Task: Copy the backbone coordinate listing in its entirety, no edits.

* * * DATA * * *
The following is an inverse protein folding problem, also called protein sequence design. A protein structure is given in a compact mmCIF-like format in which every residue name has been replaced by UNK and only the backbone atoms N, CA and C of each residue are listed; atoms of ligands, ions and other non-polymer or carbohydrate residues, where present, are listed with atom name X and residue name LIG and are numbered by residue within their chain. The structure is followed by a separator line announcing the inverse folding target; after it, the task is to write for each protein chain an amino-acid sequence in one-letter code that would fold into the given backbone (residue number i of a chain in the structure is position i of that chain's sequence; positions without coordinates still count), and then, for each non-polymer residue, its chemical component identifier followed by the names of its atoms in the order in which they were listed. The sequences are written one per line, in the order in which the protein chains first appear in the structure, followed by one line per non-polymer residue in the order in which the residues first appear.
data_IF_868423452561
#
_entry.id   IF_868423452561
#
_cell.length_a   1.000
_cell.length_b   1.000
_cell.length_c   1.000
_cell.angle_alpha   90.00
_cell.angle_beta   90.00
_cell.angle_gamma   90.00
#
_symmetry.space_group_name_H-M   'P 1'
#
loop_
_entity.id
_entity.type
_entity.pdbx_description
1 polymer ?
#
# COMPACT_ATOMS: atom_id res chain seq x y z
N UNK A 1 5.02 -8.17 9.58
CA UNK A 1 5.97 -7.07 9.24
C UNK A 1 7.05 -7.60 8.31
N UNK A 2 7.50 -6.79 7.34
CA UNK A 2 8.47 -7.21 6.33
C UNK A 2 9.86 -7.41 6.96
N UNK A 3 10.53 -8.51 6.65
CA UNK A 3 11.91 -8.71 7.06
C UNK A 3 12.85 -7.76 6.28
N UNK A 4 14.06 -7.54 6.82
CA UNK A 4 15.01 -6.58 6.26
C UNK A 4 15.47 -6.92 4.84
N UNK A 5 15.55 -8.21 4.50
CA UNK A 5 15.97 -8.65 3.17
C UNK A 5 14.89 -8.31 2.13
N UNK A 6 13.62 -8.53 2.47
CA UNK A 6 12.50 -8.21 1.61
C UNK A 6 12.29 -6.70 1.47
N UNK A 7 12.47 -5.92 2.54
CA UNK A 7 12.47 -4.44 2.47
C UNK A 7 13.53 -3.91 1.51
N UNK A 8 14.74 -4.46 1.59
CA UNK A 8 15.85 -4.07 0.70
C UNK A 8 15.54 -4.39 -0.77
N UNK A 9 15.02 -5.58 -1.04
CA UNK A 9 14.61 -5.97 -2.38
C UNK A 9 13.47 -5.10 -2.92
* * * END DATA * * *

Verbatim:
The following is an inverse protein folding problem, also called protein sequence design. A protein structure is given in a compact mmCIF-like format in which every residue name has been replaced by UNK and only the backbone atoms N, CA and C of each residue are listed; atoms of ligands, ions and other non-polymer or carbohydrate residues, where present, are listed with atom name X and residue name LIG and are numbered by residue within their chain. The structure is followed by a separator line announcing the inverse folding target; after it, the task is to write for each protein chain an amino-acid sequence in one-letter code that would fold into the given backbone (residue number i of a chain in the structure is position i of that chain's sequence; positions without coordinates still count), and then, for each non-polymer residue, its chemical component identifier followed by the names of its atoms in the order in which they were listed. The sequences are written one per line, in the order in which the protein chains first appear in the structure, followed by one line per non-polymer residue in the order in which the residues first appear.
data_IF_868423452561
#
_entry.id   IF_868423452561
#
_cell.length_a   1.000
_cell.length_b   1.000
_cell.length_c   1.000
_cell.angle_alpha   90.00
_cell.angle_beta   90.00
_cell.angle_gamma   90.00
#
_symmetry.space_group_name_H-M   'P 1'
#
loop_
_entity.id
_entity.type
_entity.pdbx_description
1 polymer ?
#
# COMPACT_ATOMS: atom_id res chain seq x y z
N UNK A 1 5.02 -8.17 9.58
CA UNK A 1 5.97 -7.07 9.24
C UNK A 1 7.05 -7.60 8.31
N UNK A 2 7.50 -6.79 7.34
CA UNK A 2 8.47 -7.21 6.33
C UNK A 2 9.86 -7.41 6.96
N UNK A 3 10.53 -8.51 6.65
CA UNK A 3 11.91 -8.71 7.06
C UNK A 3 12.85 -7.76 6.28
N UNK A 4 14.06 -7.54 6.82
CA UNK A 4 15.01 -6.58 6.26
C UNK A 4 15.47 -6.92 4.84
N UNK A 5 15.55 -8.21 4.50
CA UNK A 5 15.97 -8.65 3.17
C UNK A 5 14.89 -8.31 2.13
N UNK A 6 13.62 -8.53 2.47
CA UNK A 6 12.50 -8.21 1.61
C UNK A 6 12.29 -6.70 1.47
N UNK A 7 12.47 -5.92 2.54
CA UNK A 7 12.47 -4.44 2.47
C UNK A 7 13.53 -3.91 1.51
N UNK A 8 14.74 -4.46 1.59
CA UNK A 8 15.85 -4.07 0.70
C UNK A 8 15.54 -4.39 -0.77
N UNK A 9 15.02 -5.58 -1.04
CA UNK A 9 14.61 -5.97 -2.38
C UNK A 9 13.47 -5.10 -2.92